Maki-e lacquer box with a representation of a pheasant on a rock, manufactured in Japan in the early Meiji period (1868-1880).

In Japanese art, the pheasant represents nobility and can be used to signify wealth or plenty, masculine strength and courage. Similar associations are made in Chinese theatre, where the pheasant is often used to represent ancient military figures on stage.

Such associations would be used on products designed for men, and this lacquer box may have been used as a cigar case. Chuji Nishiwaki exhibited a range of lacquered cigar cases at the 1880 Melbourne International Exhibition under class 29, including Leather-work, Fancy Articles, and Basket-work. Nishiwaki's exhibits, manufactured in Fukui in Japan, won the fifth order of Merit for lacquered ware in Jury Section 14.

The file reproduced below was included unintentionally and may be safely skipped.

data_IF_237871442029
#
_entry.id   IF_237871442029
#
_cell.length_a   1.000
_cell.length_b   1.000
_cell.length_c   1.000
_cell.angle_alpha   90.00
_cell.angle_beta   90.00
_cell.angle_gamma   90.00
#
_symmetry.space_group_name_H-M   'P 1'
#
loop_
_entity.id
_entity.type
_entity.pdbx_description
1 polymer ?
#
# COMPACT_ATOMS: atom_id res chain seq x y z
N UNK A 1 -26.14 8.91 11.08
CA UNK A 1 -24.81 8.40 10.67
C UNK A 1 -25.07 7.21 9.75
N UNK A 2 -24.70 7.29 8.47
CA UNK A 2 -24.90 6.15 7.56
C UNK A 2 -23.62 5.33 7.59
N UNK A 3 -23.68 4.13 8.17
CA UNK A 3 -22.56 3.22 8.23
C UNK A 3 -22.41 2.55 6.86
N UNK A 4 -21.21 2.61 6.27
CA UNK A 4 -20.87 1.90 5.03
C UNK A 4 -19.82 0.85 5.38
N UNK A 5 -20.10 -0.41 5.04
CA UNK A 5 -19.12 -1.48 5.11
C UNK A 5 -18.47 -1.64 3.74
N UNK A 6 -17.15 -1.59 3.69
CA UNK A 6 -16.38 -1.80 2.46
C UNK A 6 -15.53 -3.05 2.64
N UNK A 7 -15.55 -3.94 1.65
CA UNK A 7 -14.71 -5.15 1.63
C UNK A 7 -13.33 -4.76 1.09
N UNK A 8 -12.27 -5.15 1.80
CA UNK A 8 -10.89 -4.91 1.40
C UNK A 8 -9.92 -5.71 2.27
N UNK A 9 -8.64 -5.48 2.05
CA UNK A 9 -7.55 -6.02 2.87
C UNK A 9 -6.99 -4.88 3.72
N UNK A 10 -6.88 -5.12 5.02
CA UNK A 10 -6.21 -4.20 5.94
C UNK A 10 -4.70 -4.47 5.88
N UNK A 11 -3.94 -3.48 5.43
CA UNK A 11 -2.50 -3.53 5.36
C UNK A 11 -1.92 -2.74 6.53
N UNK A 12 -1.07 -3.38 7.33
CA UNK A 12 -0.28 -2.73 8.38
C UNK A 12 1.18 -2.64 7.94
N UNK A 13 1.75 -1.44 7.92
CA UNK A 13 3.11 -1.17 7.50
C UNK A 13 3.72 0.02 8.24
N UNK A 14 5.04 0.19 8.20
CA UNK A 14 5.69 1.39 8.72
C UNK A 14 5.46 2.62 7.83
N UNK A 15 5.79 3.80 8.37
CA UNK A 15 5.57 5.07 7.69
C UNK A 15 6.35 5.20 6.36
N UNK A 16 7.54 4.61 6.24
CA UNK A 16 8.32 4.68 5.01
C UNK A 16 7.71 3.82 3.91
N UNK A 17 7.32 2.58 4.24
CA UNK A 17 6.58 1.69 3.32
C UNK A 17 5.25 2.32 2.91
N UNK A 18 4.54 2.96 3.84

Maki-e lacquering is a Japanese technique of sprinkling fine gold or silver powder into a design laid out in lacquer, using small brushes or bamboo tubes to create fine, often highly detailed and intricate designs. Other metals could be employed to achieve different colours, such as brass, copper, plantinum, pewter, as well as other alloys. The technique was first developed during the Heian period (794-1185) and flourished as a decorative style during the Edo period (1600-1868).

The beautiful decorative work of maki-e lacquer ware, combined with the increasing interest in the West of things Japanese, made such items as this incredibly popular for export markets. One advertisement, appearing in Melbourne's Argus newpaper in December 1880 some months after the International Exhibition had opened, promoted the sale of Japanese art exhibits 'just arrived from Japan. Collected specially by a gentleman resident in Japan for 14 years, for the Melbourne International Exhibition, but shut out in consequence of arriving too late for admission.'

Physical Description

Small box. Rounded cornered rectangular box. Lid decorated with relief pheasant on rock. Evidence of gilding around box body. No markings.

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